“We are very encouraged by these interim data analyses as they provide evidence that zotatifin has the potential to suppress a network of cancer driving proteins and still remain generally well tolerated. Most cancers require suppression at multiple points in a complex network of cancer drivers to effectively manage disease. We saw encouraging results for down regulation of a number of oncogenic drivers, which not only provides clinical proof of mechanism, but also paves the way for how to combine zotatifin with other medicines,” said Steve Worland, Ph.D., president and chief executive officer of eFFECTOR. “Notably, based on the evidence, we have advanced to Stage 2 of a Simon 2-stage trial design in the cohort of patients treated with zotatifin and fulvestrant after progressing on a CDK4/6 inhibitor and endocrine therapy and plan to open a new cohort in patients with ER+ breast with Cyclin D1 amplification. We look forward to generating more data in this cohort as the resulting dataset in a defined patient population could support a potential path to registration. We anticipate reporting topline data from our current expansion cohorts by the end of 2022, as well as initial overall response rate data from the Cyclin D1 amplified ER+ breast cancer cohort in the first half of 2023.”
Based on zotatifin’s mechanism and results observed to date, the company has expanded the cohort evaluating zotatifin in combination with fulvestrant in ER+ breast cancer patients to 18 patients. A new cohort evaluating zotatifin in combination with fulvestrant in ER+ breast cancer patients with Cyclin D1 amplification is being planned.
About the Phase 1/2 Trial
The open label study had enrolled a total of 54 patients with advanced solid tumors as of the cut off date of March 4, 2022 – 37 in the Phase 1 dose escalation portion and 17 in the Phase 2 expansion portion of the trial. The primary objectives of part one of the trial are to evaluate the safety and tolerability of zotatifin as a monotherapy in patients with defined, advanced solid tumors, determine the recommended Phase 2 dose for zotatifin as a monotherapy and to evaluate the PK profile. In part 2, the primary objective is to evaluate the preliminary antitumor activity of zotatifin as a monotherapy and as combination therapy in patients with defined, advanced solid tumors.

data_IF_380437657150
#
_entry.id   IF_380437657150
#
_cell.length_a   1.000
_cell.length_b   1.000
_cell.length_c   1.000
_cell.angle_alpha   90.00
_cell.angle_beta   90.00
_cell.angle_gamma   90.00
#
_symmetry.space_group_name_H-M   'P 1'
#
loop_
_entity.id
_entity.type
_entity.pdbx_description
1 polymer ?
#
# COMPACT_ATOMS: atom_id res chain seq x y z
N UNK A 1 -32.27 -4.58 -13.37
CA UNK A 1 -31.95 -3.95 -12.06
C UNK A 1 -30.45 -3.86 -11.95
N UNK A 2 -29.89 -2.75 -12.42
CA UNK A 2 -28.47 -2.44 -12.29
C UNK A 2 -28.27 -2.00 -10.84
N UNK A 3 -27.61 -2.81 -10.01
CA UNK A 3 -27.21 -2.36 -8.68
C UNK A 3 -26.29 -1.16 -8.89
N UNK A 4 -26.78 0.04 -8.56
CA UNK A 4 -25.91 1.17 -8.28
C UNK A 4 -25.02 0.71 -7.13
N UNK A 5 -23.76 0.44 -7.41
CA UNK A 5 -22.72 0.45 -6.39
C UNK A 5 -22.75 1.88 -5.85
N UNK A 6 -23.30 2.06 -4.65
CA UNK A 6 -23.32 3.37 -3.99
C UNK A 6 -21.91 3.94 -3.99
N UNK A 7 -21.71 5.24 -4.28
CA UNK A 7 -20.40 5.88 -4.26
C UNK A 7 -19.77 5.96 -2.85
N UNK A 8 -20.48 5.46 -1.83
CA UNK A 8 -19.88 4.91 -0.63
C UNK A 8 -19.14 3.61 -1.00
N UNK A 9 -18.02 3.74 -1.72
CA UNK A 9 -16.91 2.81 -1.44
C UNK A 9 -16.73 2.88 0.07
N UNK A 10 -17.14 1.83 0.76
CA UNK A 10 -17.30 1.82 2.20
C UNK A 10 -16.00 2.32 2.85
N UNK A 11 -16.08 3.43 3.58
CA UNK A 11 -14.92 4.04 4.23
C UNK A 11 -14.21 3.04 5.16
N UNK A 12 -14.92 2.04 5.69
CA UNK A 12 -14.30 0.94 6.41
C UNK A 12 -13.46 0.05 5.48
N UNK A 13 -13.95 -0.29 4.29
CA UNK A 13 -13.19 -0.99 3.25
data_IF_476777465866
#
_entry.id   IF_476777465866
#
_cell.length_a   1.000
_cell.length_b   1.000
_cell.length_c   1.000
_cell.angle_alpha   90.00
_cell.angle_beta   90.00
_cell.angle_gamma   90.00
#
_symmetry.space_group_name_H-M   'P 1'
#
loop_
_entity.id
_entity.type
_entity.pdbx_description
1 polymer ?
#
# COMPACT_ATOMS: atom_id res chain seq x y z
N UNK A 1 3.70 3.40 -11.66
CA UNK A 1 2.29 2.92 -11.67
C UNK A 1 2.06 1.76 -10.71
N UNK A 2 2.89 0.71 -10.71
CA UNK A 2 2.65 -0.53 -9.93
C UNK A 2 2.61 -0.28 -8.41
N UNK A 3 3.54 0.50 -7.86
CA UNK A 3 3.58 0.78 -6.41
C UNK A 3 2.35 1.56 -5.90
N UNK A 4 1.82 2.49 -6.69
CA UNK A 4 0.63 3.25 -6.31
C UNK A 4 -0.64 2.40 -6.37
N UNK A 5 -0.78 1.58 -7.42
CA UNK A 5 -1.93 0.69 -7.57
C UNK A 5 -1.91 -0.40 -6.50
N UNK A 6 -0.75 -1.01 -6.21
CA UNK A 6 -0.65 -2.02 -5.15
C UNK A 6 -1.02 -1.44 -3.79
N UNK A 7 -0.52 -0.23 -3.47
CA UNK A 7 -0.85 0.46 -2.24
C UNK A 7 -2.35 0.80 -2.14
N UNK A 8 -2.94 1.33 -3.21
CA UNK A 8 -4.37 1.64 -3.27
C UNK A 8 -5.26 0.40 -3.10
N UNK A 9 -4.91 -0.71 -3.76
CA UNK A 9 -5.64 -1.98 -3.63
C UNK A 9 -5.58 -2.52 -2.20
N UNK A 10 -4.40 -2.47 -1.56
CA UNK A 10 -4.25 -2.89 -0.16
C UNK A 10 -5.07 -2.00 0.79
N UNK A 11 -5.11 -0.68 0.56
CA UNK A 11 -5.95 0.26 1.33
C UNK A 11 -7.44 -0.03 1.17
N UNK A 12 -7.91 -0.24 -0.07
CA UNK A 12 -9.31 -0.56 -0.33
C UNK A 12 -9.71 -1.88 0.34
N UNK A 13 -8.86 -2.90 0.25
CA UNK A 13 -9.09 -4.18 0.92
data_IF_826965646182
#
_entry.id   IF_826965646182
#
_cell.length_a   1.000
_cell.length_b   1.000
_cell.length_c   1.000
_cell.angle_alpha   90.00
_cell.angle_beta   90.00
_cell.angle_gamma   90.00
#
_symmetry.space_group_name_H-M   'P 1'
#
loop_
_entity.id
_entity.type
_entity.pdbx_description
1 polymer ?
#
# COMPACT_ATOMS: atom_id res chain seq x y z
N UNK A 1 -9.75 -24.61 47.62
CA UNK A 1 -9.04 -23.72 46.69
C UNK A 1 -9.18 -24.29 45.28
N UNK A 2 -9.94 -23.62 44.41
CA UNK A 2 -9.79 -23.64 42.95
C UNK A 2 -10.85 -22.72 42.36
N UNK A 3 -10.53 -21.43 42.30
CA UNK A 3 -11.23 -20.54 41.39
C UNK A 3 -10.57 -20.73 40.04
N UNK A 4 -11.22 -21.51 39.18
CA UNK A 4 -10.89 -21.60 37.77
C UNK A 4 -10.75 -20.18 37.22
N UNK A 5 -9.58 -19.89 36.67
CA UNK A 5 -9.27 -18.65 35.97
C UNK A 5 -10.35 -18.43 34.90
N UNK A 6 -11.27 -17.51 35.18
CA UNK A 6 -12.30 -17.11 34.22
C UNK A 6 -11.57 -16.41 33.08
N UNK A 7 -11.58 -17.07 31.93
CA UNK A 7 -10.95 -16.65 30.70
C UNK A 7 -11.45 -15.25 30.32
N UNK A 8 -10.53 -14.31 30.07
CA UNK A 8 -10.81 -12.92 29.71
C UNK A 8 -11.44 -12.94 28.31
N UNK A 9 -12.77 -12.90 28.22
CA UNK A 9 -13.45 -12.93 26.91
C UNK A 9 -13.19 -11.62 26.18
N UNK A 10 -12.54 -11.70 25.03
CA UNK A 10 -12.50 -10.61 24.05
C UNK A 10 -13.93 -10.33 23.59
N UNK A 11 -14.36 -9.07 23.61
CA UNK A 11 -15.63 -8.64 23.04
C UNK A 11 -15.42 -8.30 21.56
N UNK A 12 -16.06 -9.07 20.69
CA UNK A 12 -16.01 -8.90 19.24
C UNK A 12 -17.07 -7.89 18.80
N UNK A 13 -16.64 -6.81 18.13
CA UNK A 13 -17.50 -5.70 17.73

About Zotatifin (eFT226)
Zotatifin is a potent and sequence-selective small molecule inhibitor of eIF4A that is designed to supress expression of a network of cancer driving proteins, including Cyclins D and E, CDKs 2, 4 and 6 and select RTKs as well as KRAS. We are currently investigating zotatifin in ongoing clinical trials for solid tumors and as a potential host-directed antiviral therapy in patients with mild to moderate COVID-19 in collaboration with the University of California, San Francisco.
About eFFECTOR Therapeutics
eFFECTOR is a clinical-stage biopharmaceutical company pioneering the development of a new class of oncology drugs referred to as STRIs. eFFECTOR’s STRI product candidates target the eIF4F complex and its activating kinase, mitogen-activated protein kinase interacting kinase (MNK). The eIF4F complex is a central node where two of the most frequently mutated signaling pathways in cancer, the PI3K-AKT and RAS-MEK pathways, converge to activate the translation of select mRNA into proteins that are frequent culprits in key disease-driving processes. Each of eFFECTOR’s product candidates is designed to act on a single protein that drives the expression of a network of functionally related proteins, including oncoproteins and immunosuppressive proteins in T cells, that together control tumor growth, survival and immune evasion. eFFECTOR’s lead product candidate, tomivosertib, is a MNK inhibitor currently being evaluated in KICKSTART, a randomized, double-blind, placebo-controlled Phase 2b trial of tomivosertib in combination with pembrolizumab in patients with metastatic non-small cell lung cancer (NSCLC). Zotatifin, eFFECTOR’s inhibitor of eIF4A, is currently being evaluated in Phase 2a expansion cohorts in certain biomarker-positive solid tumors, including ER+ breast cancer and KRAS-mutant NSCLC. eFFECTOR has a global collaboration with Pfizer to develop inhibitors of a third target, eIF4E. In addition to the company’s oncology focus, zotatifin is being evaluated as a potential host-directed anti-viral therapy in patients with mild to moderate COVID-19 in collaboration with the University of California, San Francisco, under a $5 million grant sponsored by the Defense Advanced Research Projects Agency.
SOURCE: eFFECTOR Therapeutics